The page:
Whether Britain may fully qualify as a counter-example, I don’t know. The substantial Jewish demographic decline that has occurred there may be linked to a protracted economic and social crisis that dissipated only in the mid-1980s and then resurfaced in the late 2000s; one of its side effects has been the emigration of many middle-class and upper-middle-class families and of single young people. Then, too, Britain has not benefited from Jewish immigration as much as France and Germany, and especially not from a mass immigration of “ethnic Jews” like the Sephardim who came to France from North Africa. Finally, due to social and even geographic barriers that do not exist to the same extent elsewhere, there seems to have been less interaction between the Orthodox and the non-Orthodox in Britain than in other countries.
Annika Hernroth-Rothstein’s account of Jewish everyday life in Sweden is poignant and painful. For years, Sweden was hailed as the ultimate social model in Europe, a brave new world where the best of capitalism combined with the best of socialism to produce affluence, welfare, and a moral society adhering to an ethic of universal human rights. Back in the 1970s, European social-democrats, so-called “Eurocommunists,” and soft conservatives like Valéry Giscard d’Estaing would all invoke the Swedish model in their respective campaign platforms. Four decades later, I am afraid that Sweden still models a possible European future, albeit one where the pursuit of collective and individual happiness has derailed into chaos. Annika Hernroth-Rothstein’s testimony strikes a chord among many other European Jews, including French Jews.
An interesting detail in her letter is that while shehitah (Jewish ritual slaughtering) is forbidden in Sweden—a legacy of the 1930s that was not revised upon Swedish accession to the EU in 1995—halal slaughtering is not, on the pretext that Muslims condone the prior stunning of animals. In this connection, it may be pertinent to point out that specifically Christian anti-Semitism has always run high in Sweden, as it has in neighboring Norway—this, in spite of what has always been a very small Jewish presence. (Jews were not allowed into Sweden until the 18th century; in 1939, they numbered 8,000 souls, or 0.01 percent of the total population.) The prospect of this traditional form of Swedish anti-Semitism coalescing with Muslim anti-Semitism is worth pondering.
Hillel Halkin, the dauntless and accomplished champion of Jewish culture and of Zionism, convincingly compares the respective situations of European and American Jewry, pointing in particular to the fact that American Jews still live in a biblical, predominantly Christian culture while European Jews appear to have entered a post-biblical, post-Christian world. Thus, in the eyes of both evangelical Protestantism and modern Catholicism, American Jews, as Jews, still enjoy a high level of legitimacy that European Jews have lost.
What remains to be seen is how long and how strongly America will retain its Christian (or Judeo-Christian) heritage. In his first inaugural address in January 2009, President Obama pointedly departed from the established consensus that the United States, while dedicated to religious freedom and founded on the separation of church and state, is primarily a Judeo-Christian country. A few months later, in Cairo, he initiated a “dialogue” with Islam on Islam’s terms that was academically unsound, politically unwise, and culturally revolutionary. If Obama’s legacy endures, I fear it could signal the beginning of the end of the special Jewish status in America.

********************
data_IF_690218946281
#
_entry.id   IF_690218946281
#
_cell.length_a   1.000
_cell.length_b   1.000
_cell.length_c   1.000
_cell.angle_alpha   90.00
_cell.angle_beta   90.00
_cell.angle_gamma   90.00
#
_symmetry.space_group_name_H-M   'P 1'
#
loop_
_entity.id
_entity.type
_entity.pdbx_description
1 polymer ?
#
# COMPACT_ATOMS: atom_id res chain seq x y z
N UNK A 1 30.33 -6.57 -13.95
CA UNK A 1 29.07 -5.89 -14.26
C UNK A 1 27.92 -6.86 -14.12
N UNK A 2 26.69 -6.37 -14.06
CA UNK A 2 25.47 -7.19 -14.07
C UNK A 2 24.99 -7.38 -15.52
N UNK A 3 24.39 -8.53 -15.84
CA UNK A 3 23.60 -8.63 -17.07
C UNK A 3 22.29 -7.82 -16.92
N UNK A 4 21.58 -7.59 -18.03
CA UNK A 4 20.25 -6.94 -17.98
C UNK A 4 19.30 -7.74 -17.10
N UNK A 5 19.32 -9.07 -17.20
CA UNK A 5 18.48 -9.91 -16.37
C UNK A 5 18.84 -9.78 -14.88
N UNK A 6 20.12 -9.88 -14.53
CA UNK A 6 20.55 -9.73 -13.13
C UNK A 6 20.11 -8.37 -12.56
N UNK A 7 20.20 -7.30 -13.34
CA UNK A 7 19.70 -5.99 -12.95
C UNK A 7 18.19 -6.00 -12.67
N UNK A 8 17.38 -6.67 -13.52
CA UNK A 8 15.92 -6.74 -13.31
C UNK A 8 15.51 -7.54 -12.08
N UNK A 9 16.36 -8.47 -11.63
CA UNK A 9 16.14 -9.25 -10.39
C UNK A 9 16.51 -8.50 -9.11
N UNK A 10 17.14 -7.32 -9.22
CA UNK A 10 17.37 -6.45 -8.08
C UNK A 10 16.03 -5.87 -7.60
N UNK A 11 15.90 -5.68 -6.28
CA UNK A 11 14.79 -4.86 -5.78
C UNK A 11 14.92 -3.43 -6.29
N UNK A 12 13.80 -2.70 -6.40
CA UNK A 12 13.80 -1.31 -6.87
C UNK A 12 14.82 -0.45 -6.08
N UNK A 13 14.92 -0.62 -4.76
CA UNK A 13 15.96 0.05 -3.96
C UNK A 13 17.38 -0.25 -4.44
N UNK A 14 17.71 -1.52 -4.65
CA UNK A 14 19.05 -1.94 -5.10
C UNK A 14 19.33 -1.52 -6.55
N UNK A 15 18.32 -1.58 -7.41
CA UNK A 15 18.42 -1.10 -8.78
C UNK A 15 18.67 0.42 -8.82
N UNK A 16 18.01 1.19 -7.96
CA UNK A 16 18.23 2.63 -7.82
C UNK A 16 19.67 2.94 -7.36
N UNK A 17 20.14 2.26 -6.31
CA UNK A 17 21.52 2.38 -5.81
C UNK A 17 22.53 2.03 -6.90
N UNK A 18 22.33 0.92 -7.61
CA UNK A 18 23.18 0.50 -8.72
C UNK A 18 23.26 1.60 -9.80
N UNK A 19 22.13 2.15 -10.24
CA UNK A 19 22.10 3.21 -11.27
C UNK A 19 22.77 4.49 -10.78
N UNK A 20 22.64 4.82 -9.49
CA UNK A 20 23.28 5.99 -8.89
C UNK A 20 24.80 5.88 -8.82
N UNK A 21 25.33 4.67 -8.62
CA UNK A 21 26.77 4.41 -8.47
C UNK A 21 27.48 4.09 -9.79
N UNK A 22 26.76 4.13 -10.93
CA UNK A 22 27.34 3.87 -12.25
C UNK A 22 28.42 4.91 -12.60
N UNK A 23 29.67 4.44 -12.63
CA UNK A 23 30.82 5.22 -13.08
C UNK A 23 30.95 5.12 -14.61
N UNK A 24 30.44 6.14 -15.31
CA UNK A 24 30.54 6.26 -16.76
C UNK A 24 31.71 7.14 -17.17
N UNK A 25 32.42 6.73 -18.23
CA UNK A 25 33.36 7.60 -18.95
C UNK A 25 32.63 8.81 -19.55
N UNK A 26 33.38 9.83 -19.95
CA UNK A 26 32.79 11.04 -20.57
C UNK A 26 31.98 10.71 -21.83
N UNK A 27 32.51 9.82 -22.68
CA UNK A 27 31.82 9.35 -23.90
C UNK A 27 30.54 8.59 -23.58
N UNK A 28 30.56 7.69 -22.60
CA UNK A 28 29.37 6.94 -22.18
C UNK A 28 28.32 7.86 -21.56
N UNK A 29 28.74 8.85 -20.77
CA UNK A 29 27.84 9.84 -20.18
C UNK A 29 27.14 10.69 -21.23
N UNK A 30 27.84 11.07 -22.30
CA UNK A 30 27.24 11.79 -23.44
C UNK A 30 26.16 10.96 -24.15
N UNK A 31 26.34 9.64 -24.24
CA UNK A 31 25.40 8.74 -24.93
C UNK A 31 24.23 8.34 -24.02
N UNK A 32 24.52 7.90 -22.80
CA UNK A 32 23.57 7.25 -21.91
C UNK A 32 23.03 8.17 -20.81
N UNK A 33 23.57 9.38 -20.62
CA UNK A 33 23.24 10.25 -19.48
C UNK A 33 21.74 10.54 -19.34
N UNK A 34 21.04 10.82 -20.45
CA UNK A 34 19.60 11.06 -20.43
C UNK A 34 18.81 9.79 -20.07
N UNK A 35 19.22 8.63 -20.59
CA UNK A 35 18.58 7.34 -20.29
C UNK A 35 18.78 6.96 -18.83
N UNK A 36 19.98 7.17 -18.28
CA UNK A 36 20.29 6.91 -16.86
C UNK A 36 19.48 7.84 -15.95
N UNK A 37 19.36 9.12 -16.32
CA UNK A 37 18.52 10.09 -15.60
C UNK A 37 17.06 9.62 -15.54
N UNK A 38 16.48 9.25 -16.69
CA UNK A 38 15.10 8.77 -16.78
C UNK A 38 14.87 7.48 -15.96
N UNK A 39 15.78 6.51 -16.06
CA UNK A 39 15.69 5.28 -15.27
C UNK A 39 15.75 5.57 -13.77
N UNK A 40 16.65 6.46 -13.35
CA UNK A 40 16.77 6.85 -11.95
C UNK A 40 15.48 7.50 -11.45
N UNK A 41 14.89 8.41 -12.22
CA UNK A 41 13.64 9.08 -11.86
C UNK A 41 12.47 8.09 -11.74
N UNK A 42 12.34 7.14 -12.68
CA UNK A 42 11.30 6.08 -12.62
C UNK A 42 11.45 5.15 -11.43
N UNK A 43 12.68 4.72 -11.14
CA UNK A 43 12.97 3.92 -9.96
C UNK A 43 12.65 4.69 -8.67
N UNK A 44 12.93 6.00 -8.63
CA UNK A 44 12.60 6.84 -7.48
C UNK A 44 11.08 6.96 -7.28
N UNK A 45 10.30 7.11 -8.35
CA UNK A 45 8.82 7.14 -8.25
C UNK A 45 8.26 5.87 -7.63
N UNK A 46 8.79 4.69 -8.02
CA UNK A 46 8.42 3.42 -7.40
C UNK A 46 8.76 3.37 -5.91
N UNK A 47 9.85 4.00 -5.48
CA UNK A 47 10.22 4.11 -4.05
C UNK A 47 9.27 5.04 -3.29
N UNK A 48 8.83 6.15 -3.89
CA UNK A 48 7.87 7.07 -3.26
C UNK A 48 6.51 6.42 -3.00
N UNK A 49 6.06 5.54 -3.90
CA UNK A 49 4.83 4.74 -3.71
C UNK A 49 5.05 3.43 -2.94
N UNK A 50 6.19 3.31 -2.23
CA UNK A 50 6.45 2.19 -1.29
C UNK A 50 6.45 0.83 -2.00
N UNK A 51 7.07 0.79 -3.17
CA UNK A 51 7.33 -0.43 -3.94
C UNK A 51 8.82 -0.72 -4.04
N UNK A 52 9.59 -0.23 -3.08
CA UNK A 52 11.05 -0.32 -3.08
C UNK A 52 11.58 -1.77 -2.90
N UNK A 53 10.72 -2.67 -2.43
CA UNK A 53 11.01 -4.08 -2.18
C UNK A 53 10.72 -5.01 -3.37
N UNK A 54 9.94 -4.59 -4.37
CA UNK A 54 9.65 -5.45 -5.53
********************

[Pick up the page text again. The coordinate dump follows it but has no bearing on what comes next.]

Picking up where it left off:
I unhesitatingly endorse Halkin’s statement about a possible large-scale emigration from Europe: “If Jews do start leaving Europe in significant numbers,” he writes, “I hope that many of them will choose to settle in Israel rather than drift off to America, Canada, Australia, and other places.” I agree with him again when he says that “this depends on Israel as much as it does on them.” What puzzles me, however, is the next sentence: “It depends, ironically, on Israel’s becoming a more European country—more soundly and efficiently run, more economically affordable, more environmentally caring, more peaceful, more livable.”
To the best of my knowledge, European Jews who leave for Israel are not looking for a more European Israel. One reason is simply that if Europe is defined, as Halkin seems to imply, by Swedish criteria, then European Jews know better. Perhaps what he has in mind is simply a western Israel, that is, Jewish and democratic, in which case he might be right. But let me make something clear.
One part of my essay was devoted to the return of anti-Semitism and the possibility of a mass Jewish emigration from Europe. Another part, however, narrated the rebirth of European Jewry after 1945. The salient fact here is that, over the course of the late 20th and early 21st century, European Jews have accumulated an impressive Jewish potential. The main challenge facing both them and their fellow Jews is not to waste or damage this potential in the travails of emigration and relocation but rather to help bring it to even greater fruition. European Jews planning to leave for North America or Australia may just be leaving an unsafe place for a safer one. Those moving to Israel intend to do so as Jews, to enhance their own Jewishness, and to contribute to a more Jewish state.
In that respect, Halkin is ultimately correct: a lot does depend on Israel. One can only hope that the government and other established institutions of the Jewish state have realized what is at stake in the present moment, and considered the best options for helping to facilitate what could be the next major wave of olim.
© Michel Gurfinkiel & Mosaic, 2013
Michel Gurfinkiel, a French journalist and writer, is the author of eight books and a regular contributor to publications in Europe and the United States. The former editor of Valeurs Actuelles, France’s leading conservative magazine, he is the founder and president of the Jean-Jacques Rousseau Institute, a political think-tank in Paris, and a Shillman/Ginsburg fellow at the Middle East Forum. He also serves on the board of governors of the Consistoire, the union of French synagogues.